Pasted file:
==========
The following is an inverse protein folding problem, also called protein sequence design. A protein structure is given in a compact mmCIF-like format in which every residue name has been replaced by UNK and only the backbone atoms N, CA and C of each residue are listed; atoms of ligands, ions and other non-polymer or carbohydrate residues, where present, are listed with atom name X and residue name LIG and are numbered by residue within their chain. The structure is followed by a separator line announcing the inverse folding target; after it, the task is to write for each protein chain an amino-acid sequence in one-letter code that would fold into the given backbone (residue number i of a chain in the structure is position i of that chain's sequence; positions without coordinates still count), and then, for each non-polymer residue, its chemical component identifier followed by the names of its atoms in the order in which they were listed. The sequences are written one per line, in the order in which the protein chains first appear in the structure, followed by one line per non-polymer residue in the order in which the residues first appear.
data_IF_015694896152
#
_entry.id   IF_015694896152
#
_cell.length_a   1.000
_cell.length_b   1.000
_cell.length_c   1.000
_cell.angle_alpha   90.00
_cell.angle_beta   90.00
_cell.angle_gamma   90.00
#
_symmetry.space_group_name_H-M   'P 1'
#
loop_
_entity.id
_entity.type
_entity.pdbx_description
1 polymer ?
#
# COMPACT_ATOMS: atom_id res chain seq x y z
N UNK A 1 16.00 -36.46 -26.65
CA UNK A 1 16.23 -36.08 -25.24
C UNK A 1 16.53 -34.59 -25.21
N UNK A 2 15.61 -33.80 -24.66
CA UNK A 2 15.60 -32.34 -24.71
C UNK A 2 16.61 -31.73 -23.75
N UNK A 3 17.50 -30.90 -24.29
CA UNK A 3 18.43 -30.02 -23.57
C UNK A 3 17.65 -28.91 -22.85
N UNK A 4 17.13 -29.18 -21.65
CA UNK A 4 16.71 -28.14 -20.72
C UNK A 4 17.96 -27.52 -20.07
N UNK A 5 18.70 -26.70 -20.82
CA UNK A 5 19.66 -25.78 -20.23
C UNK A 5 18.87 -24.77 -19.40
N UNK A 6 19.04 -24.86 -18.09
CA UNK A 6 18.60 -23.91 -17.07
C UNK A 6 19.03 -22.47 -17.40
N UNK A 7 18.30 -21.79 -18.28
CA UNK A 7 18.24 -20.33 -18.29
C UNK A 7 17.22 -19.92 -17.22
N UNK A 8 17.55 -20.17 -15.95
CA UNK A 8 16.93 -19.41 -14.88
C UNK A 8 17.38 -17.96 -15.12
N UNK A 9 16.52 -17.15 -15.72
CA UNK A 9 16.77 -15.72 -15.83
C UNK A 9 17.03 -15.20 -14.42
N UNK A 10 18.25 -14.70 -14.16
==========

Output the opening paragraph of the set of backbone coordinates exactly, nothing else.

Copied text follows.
The following is an inverse protein folding problem, also called protein sequence design. A protein structure is given in a compact mmCIF-like format in which every residue name has been replaced by UNK and only the backbone atoms N, CA and C of each residue are listed; atoms of ligands, ions and other non-polymer or carbohydrate residues, where present, are listed with atom name X and residue name LIG and are numbered by residue within their chain. The structure is followed by a separator line announcing the inverse folding target; after it, the task is to write for each protein chain an amino-acid sequence in one-letter code that would fold into the given backbone (residue number i of a chain in the structure is position i of that chain's sequence; positions without coordinates still count), and then, for each non-polymer residue, its chemical component identifier followed by the names of its atoms in the order in which they were listed. The sequences are written one per line, in the order in which the protein chains first appear in the structure, followed by one line per non-polymer residue in the order in which the residues first appear.